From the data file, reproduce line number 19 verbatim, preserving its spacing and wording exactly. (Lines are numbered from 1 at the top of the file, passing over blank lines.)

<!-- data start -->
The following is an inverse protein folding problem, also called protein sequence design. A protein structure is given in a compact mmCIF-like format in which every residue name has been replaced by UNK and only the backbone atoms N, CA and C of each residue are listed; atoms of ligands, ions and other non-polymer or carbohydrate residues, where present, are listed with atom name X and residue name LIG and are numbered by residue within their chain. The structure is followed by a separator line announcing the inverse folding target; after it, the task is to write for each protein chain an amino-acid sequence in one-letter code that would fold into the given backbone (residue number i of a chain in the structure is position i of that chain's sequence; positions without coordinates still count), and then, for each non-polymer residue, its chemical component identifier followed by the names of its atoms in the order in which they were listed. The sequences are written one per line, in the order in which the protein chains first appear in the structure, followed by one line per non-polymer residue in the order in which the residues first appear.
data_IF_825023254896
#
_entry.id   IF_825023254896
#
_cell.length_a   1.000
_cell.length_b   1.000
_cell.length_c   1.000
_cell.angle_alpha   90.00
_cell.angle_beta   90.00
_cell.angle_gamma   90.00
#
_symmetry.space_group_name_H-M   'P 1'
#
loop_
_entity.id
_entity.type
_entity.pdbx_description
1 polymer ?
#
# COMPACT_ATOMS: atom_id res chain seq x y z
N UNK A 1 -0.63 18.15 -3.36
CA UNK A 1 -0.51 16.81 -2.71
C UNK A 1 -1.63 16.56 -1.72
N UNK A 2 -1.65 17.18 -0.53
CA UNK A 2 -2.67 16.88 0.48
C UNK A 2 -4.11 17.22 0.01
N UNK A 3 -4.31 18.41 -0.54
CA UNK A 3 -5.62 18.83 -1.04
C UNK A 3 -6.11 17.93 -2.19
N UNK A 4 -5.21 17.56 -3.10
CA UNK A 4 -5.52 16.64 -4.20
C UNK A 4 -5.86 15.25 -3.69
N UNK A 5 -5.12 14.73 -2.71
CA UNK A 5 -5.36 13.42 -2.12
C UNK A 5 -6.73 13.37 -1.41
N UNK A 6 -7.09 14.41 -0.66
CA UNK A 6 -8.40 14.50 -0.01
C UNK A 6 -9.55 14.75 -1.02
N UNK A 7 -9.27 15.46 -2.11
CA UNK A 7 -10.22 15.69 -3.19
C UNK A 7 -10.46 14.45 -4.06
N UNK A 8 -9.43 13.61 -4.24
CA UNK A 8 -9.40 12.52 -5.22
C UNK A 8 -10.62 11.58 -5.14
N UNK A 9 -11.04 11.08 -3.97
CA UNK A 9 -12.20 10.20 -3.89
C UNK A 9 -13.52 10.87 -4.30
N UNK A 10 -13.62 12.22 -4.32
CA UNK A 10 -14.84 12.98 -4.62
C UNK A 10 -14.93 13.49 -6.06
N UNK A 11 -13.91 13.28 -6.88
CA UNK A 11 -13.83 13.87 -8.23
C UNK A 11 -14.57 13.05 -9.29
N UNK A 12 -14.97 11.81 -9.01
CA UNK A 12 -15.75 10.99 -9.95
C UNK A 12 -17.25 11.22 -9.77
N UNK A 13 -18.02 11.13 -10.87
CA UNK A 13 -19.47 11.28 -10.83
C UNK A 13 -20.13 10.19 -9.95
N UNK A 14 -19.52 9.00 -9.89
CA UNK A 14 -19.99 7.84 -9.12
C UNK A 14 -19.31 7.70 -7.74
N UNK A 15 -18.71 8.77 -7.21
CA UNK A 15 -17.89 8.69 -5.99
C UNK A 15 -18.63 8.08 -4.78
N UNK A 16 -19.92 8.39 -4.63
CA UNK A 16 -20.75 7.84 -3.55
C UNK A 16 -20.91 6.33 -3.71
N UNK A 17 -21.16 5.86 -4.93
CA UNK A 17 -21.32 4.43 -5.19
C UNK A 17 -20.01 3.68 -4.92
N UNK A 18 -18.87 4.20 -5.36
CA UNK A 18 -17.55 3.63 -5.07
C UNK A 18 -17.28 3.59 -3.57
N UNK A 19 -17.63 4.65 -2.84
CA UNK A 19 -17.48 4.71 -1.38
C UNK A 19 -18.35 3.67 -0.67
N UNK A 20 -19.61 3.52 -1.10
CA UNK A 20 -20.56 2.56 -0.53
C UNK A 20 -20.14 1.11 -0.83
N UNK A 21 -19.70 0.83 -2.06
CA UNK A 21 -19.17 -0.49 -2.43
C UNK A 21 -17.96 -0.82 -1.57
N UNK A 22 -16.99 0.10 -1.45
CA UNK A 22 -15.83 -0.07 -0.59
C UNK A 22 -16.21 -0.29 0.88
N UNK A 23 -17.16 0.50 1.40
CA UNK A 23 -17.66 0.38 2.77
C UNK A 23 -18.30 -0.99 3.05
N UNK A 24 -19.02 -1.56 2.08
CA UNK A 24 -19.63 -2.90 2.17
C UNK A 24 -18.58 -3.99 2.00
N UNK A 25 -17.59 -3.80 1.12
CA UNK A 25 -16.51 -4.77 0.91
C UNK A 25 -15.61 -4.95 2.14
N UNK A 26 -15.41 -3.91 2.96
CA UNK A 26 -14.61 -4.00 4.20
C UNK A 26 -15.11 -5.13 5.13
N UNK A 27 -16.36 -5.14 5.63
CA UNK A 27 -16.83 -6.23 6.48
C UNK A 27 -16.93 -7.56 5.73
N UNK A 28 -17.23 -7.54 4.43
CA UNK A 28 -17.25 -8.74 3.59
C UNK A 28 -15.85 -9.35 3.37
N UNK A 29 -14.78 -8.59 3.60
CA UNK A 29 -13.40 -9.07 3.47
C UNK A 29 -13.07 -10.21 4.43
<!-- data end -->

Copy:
1 polymer ?